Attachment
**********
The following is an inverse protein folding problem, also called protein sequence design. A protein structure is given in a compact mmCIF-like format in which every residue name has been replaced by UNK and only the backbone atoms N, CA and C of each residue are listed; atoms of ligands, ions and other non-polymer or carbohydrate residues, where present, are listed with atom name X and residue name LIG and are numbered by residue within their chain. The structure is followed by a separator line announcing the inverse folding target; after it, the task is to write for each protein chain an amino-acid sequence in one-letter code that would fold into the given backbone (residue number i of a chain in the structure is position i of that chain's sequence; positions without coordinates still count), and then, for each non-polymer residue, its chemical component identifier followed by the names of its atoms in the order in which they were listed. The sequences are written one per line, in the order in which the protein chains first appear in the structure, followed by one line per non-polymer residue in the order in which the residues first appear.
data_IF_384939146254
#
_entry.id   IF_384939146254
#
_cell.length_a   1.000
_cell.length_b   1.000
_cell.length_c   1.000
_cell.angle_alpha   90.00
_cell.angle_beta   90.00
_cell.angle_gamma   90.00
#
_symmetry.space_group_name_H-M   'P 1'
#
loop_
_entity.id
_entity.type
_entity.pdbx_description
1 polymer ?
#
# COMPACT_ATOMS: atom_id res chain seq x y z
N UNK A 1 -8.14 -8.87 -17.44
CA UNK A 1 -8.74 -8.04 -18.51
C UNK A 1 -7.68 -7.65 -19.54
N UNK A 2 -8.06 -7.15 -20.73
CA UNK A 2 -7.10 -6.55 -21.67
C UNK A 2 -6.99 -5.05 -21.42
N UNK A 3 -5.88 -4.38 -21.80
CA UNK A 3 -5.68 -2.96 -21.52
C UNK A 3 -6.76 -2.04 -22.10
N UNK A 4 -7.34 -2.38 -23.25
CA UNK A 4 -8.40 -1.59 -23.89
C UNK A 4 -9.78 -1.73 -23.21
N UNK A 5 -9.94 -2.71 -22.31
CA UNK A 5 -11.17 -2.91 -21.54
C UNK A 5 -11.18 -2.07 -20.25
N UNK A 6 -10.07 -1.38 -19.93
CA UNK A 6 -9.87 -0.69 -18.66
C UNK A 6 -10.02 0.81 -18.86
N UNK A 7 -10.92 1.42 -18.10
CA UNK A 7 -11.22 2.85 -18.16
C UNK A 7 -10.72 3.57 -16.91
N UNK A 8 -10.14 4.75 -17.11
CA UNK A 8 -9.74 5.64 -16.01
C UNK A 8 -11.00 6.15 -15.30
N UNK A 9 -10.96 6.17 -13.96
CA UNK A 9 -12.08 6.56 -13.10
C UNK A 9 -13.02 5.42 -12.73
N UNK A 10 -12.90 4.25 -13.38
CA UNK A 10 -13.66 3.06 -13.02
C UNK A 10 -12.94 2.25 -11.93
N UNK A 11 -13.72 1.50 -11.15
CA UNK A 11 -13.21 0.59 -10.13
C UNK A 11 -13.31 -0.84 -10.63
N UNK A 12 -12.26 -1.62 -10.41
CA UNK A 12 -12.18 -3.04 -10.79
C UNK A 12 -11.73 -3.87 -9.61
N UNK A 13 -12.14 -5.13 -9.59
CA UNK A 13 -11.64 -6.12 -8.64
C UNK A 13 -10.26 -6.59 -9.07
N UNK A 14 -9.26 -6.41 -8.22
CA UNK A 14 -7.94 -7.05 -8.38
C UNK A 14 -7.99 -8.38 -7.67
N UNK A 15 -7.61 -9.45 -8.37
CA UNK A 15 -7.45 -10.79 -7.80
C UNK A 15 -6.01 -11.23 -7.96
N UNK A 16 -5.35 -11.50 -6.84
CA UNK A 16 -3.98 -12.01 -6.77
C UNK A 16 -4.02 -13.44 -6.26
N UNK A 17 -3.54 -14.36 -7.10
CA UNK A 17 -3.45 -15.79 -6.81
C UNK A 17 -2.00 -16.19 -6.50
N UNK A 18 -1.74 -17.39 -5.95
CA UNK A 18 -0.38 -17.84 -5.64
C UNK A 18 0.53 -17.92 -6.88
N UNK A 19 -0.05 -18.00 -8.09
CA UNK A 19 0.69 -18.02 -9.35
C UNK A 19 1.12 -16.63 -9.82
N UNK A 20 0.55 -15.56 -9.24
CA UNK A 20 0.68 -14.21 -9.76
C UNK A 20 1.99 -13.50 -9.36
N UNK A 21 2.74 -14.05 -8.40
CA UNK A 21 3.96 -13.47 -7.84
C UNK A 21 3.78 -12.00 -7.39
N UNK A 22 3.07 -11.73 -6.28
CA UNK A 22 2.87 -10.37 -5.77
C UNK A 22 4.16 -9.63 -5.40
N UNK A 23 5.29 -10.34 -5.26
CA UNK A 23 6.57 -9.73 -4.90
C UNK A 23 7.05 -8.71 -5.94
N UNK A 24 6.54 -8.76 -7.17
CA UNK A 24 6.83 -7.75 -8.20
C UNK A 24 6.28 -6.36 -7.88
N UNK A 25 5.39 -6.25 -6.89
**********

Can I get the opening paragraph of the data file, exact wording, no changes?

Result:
The following is an inverse protein folding problem, also called protein sequence design. A protein structure is given in a compact mmCIF-like format in which every residue name has been replaced by UNK and only the backbone atoms N, CA and C of each residue are listed; atoms of ligands, ions and other non-polymer or carbohydrate residues, where present, are listed with atom name X and residue name LIG and are numbered by residue within their chain. The structure is followed by a separator line announcing the inverse folding target; after it, the task is to write for each protein chain an amino-acid sequence in one-letter code that would fold into the given backbone (residue number i of a chain in the structure is position i of that chain's sequence; positions without coordinates still count), and then, for each non-polymer residue, its chemical component identifier followed by the names of its atoms in the order in which they were listed. The sequences are written one per line, in the order in which the protein chains first appear in the structure, followed by one line per non-polymer residue in the order in which the residues first appear.